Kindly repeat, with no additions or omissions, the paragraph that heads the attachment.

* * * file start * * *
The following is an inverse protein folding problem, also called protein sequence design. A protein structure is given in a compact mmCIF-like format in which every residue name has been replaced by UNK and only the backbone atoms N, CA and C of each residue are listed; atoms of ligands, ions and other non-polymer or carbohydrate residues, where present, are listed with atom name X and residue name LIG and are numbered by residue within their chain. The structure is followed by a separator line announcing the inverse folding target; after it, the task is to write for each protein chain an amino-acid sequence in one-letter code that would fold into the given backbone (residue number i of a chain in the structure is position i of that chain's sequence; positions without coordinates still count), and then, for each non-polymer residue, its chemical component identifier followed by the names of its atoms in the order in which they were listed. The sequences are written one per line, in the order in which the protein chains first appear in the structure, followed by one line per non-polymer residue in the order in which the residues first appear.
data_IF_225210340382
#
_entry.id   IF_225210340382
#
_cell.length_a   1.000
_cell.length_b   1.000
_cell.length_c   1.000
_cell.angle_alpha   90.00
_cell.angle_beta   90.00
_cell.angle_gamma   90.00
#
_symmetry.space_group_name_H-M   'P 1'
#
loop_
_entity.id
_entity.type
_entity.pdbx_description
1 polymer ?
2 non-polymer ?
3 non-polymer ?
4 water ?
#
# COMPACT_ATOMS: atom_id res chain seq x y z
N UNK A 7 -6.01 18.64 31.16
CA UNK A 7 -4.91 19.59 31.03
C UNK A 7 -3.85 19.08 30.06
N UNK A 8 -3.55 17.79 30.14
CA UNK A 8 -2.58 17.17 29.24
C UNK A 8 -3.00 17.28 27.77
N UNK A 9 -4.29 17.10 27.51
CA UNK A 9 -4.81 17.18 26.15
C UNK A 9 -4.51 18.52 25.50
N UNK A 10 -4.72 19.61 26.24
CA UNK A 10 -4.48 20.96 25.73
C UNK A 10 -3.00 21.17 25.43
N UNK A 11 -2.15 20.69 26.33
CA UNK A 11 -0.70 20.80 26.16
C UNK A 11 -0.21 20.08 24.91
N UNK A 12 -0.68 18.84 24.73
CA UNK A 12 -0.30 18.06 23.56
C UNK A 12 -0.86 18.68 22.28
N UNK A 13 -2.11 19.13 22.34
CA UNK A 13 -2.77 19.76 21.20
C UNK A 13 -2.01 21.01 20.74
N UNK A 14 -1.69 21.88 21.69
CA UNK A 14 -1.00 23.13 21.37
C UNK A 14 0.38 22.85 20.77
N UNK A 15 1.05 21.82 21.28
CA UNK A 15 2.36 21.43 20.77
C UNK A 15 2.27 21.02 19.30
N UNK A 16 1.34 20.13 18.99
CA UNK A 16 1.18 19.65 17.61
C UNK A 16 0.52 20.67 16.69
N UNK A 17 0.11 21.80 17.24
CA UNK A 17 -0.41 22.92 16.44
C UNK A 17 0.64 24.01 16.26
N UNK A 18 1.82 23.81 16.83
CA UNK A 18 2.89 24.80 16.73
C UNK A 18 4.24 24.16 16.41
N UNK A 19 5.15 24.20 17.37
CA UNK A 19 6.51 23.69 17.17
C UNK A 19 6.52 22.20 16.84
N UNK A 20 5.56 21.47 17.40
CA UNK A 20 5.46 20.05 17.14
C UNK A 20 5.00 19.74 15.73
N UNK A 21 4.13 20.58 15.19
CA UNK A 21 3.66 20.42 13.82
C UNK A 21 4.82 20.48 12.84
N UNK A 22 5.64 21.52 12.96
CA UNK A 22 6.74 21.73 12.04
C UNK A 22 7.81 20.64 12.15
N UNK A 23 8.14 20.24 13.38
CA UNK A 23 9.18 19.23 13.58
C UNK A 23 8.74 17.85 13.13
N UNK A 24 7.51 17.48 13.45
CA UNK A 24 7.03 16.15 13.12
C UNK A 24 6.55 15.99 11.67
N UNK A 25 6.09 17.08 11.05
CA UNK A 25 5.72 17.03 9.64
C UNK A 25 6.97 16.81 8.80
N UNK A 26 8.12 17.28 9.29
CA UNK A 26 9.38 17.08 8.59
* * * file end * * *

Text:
The following is an inverse protein folding problem, also called protein sequence design. A protein structure is given in a compact mmCIF-like format in which every residue name has been replaced by UNK and only the backbone atoms N, CA and C of each residue are listed; atoms of ligands, ions and other non-polymer or carbohydrate residues, where present, are listed with atom name X and residue name LIG and are numbered by residue within their chain. The structure is followed by a separator line announcing the inverse folding target; after it, the task is to write for each protein chain an amino-acid sequence in one-letter code that would fold into the given backbone (residue number i of a chain in the structure is position i of that chain's sequence; positions without coordinates still count), and then, for each non-polymer residue, its chemical component identifier followed by the names of its atoms in the order in which they were listed. The sequences are written one per line, in the order in which the protein chains first appear in the structure, followed by one line per non-polymer residue in the order in which the residues first appear.